Friday, 24 June 2011

Summer trundling on

AS summer trundles on and the longest day passes, subtle changes can be seen; new flowers come into bloom, certain butterflies appear, bird song changes or stops completely.  Together these observations build up to a set of signs that are predictable, but also delightful.

This week one feature that I have been able to capture is the emergence of small skipper, ringlet, meadow brown and marbled white butterflies.  The excellent book "The Butterflies of Britain and Ireland", which I can't recommend highly enough, gives a helpful insight into which species to expect where and when.  The marbled white adult, for instance, which has a southern distribution, emerges in late June and the disappears in August.  Personally I associate it with the flowering of pyramidal orchids in tall upright dominated brome grassland, where yellow vetches and knapweeds add flecks of yellow and purple to the sward.

Marbled white

Pyramidal orchid

One slight obsession that I have recently acquired is trying to capture images of flying insects.  This needs to be done during the warmer part of the day, as in the evening butterflies are often stationary on grasses as they settle down for the night.  The evening does, however, enable me to photograph them closely.

Marbled white in flight

Of course at this time of the year there are masses of different plant species at the height of their power, so to speak.  We visited a local nature reserve where I came across a hidden valley, full of common valerian growing on the edge of a clump of trees.  I normally associate this with woodland glades, but here it had invaded the grassland in amazing profusion.  The small skipper butterflies particularly liked the nectar on offer.

I also found this particularly fine example of a knapweed broom rape.  This is a parasitic plant which grows on knapweeds' roots, as the broomrape has no chlorophyll itself.

Knapweed broomrape

On an open meadow, where the grassland had been allowed to grow tall, the meadow crane's-bill is now coming into flower.  It was buzzing with bees and the flowering of this plant is strongly associated with mid-summer for me.  When the petals fall from the plant the resulting immature seed pod, and sepals left behind, do look like the head of a crane, approximately.  I suppose were we to name it nowadays we might struggle to find a suitable bird - maybe a heron's bill...doesn't quite work does it?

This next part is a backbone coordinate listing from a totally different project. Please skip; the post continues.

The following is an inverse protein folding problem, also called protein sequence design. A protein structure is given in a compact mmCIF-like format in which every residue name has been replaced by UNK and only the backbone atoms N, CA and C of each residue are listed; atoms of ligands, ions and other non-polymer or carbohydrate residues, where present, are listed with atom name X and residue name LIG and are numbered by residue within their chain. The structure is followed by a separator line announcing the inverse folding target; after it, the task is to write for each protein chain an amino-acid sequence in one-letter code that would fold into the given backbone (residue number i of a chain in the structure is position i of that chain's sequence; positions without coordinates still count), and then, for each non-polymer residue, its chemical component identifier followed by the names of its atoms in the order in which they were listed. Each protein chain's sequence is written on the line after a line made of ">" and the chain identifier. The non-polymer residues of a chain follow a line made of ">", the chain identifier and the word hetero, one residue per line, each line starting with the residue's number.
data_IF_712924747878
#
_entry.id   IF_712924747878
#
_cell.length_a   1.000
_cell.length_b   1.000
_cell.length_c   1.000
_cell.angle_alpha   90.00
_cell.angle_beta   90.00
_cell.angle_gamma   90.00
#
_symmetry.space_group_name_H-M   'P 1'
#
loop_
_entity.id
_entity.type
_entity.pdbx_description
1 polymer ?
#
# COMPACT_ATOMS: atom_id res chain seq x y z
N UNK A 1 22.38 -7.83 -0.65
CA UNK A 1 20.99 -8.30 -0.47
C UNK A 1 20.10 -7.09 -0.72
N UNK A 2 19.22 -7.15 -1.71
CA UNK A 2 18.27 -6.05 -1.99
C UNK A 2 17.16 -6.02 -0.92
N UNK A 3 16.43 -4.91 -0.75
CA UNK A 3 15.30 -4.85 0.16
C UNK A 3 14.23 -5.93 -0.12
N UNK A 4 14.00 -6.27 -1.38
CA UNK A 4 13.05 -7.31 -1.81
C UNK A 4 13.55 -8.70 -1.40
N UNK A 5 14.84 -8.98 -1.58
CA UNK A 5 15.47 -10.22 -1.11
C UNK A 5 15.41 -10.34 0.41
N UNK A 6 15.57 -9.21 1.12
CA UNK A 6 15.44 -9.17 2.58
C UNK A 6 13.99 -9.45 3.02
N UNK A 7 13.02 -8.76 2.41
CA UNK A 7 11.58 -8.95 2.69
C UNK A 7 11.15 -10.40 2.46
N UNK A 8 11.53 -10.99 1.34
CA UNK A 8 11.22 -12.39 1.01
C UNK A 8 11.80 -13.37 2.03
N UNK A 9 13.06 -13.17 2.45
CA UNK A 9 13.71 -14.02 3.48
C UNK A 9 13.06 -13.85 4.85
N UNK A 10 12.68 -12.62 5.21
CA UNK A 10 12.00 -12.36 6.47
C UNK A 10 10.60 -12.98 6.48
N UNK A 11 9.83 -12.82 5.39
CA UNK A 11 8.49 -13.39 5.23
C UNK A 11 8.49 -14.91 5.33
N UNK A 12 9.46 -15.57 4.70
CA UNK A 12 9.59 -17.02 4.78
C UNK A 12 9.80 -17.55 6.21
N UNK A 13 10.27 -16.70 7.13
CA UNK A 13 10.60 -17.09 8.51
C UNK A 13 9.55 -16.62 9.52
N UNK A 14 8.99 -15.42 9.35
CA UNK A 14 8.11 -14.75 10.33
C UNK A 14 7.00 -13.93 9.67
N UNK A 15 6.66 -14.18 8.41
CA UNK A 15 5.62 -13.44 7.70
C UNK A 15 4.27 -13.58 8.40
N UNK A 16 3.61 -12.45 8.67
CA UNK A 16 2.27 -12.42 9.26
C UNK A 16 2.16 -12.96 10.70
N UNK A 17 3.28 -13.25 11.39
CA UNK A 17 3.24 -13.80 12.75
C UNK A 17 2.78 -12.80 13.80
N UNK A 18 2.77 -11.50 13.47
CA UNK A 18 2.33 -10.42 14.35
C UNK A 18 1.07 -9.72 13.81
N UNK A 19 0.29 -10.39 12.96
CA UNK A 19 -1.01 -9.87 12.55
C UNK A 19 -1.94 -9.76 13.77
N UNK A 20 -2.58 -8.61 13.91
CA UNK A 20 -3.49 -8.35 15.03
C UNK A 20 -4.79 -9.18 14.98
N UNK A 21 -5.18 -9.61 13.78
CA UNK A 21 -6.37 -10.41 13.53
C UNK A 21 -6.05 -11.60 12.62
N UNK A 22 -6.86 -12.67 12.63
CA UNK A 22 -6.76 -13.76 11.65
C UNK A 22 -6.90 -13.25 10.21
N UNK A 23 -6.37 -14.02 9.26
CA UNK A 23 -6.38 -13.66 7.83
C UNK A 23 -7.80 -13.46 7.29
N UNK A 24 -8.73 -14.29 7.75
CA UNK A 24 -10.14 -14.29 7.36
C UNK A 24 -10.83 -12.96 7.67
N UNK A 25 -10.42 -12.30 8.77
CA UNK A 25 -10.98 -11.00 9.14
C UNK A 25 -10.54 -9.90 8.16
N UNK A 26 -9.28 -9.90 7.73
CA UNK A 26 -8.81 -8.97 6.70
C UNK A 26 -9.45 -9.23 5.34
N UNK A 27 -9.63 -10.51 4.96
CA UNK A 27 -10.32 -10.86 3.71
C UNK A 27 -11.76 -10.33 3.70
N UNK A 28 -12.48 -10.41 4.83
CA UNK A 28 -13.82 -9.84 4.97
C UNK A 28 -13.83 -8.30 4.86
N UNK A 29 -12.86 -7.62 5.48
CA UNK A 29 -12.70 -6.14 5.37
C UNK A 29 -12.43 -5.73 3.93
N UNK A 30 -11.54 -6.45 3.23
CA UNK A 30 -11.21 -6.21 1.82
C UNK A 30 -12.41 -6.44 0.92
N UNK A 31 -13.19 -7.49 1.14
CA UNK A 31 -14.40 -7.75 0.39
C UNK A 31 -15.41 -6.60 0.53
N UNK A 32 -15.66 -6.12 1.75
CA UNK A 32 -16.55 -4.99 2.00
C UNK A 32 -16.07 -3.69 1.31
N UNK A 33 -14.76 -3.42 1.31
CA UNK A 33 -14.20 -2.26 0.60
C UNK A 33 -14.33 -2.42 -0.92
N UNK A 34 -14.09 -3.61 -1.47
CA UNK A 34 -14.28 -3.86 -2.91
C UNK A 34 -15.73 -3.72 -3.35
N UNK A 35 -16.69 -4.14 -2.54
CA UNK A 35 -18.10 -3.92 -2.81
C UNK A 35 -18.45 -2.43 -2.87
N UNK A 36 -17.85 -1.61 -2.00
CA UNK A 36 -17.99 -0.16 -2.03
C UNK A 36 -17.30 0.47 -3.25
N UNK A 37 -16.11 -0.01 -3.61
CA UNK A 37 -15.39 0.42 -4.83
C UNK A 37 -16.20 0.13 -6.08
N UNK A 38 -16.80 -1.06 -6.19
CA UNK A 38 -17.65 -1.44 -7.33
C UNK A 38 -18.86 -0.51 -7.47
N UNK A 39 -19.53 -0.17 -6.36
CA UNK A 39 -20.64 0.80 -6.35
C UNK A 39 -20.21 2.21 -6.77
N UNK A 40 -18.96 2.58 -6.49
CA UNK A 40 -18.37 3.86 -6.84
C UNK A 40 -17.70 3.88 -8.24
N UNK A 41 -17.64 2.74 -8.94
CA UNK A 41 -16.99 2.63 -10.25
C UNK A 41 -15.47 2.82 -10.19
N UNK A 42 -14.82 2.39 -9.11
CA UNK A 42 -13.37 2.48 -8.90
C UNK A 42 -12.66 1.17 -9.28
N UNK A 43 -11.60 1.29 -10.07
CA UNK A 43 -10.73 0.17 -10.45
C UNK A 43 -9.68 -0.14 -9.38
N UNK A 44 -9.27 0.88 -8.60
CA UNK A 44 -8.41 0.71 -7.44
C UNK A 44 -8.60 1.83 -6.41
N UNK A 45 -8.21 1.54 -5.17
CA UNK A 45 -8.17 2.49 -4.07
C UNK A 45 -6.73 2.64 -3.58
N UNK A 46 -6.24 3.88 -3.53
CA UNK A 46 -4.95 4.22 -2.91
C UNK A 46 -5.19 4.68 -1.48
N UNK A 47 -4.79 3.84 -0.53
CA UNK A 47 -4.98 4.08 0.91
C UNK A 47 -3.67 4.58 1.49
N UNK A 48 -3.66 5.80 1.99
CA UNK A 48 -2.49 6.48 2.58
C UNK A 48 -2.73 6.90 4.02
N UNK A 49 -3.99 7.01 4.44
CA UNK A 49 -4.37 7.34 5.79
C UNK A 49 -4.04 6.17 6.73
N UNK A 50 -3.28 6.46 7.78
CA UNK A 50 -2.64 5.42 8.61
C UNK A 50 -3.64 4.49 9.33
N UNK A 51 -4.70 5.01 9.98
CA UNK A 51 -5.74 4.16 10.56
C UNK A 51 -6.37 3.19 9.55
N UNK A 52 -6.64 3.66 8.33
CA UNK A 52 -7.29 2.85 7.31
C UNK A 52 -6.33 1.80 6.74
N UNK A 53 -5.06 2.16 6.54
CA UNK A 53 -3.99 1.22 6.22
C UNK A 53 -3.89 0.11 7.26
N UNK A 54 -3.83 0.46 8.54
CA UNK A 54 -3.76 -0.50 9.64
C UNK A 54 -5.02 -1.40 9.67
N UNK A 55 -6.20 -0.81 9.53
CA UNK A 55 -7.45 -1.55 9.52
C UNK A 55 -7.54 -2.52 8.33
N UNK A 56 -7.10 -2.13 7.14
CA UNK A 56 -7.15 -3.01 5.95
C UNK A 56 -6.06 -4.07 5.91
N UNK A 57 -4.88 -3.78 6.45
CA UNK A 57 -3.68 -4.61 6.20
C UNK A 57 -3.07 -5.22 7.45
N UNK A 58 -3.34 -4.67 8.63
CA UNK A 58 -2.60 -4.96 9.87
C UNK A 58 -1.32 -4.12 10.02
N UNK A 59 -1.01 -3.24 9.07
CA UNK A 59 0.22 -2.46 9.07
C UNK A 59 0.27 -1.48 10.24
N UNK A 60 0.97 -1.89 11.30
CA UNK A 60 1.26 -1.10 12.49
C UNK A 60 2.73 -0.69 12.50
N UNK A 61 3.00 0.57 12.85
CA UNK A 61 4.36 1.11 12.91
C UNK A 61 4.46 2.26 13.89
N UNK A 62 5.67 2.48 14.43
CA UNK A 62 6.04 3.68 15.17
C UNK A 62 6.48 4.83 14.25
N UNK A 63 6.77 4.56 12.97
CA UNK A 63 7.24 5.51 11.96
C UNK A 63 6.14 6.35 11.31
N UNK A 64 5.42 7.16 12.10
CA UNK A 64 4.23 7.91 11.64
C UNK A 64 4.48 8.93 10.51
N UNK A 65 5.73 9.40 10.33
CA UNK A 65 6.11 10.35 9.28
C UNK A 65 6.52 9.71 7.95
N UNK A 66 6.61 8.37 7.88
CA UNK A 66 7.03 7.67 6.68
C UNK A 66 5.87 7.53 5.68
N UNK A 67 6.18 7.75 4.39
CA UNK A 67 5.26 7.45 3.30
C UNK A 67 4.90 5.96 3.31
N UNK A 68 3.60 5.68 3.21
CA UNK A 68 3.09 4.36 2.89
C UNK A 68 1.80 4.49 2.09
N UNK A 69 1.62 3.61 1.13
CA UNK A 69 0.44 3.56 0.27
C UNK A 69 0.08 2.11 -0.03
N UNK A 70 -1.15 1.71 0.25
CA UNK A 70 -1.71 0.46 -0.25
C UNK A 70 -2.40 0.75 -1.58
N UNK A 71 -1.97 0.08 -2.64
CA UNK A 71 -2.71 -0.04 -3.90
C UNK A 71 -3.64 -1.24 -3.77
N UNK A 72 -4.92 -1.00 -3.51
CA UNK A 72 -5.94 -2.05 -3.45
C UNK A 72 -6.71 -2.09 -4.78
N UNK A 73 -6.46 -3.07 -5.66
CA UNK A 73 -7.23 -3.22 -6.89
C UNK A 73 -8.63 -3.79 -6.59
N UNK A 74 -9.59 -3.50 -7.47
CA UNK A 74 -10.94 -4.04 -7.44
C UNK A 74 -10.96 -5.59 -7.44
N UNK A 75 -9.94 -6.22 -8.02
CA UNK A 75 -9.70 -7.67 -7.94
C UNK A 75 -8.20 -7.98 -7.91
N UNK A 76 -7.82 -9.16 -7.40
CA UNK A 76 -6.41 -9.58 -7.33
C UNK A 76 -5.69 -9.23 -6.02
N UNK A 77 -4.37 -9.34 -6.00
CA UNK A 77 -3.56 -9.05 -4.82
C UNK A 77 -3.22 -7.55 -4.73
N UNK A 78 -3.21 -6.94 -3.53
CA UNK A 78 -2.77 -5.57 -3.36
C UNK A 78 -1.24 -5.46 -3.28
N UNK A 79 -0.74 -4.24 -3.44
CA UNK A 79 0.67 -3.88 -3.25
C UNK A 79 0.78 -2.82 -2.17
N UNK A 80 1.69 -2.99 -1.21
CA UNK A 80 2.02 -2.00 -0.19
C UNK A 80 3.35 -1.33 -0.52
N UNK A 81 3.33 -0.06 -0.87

Meadow crane's-bill

On another site this week where I was searching for butterflies, deer, flowers etc. I came across this local speciality in wonderful blooming brilliance - the Bath asparagus.  It has been substituted for the veg of the same name in the past.  It is a large, elegant flower that is usually found along woodland rides and hedgerows.  This one was in tall grassland.

 Marbled white at rest

Red admiral caterpillar?

Small skipper
Meadow brown

Marbled white

Friday, 10 June 2011


I took the opportunity last weekend to to make my annual trip to the wonderful Martin Down NNR on the Wiltshire-Hampshire border to seek out butterflies, orchids and maybe nightingales.  This large area of ancient chalk grassland has been carefully managed to promote a wonderful host of interesting and rare species, its a gem of a place and a rightly famous site; ironically it was the arable field next door that really captured my attention!

For some reason the weed-killer had not done its job - I'm not sure if it was the timing or the weather or maybe it was even deliberate, but either way it was a mass of poppies, Shepard's pursue and other weeds in a fading sea of yellow flowered rape.

Field Pansy

Common fumitory
Petty spurge
Field pansy

Sunday, 5 June 2011


I'VE been meaning to write a quick piece about the amazing profusion of oxeye daisies (Leucanthemum vulgare) along our roadsides, and in some of field margins, this year; the abundance of flowers seems to have surpassed any that I can remember.

As Councils and the Highways Authority now limit the use of weed-killer to manage verges, these, and other "weed"s species, have been able to thrive.  They favour areas where the grass is not too thick, such on newer roads or steep banks.  However it is annoying that some Councils still find it necessary to cut strips of grassland along our roads in the middle of summer, when the flowers are most profuse and the insects that feed our wildlife are most abundant.  Apart from where there is a road safety issue this is unfortunate, to put it mildly.

I took there pictures locally on a small common, rather than on a verge: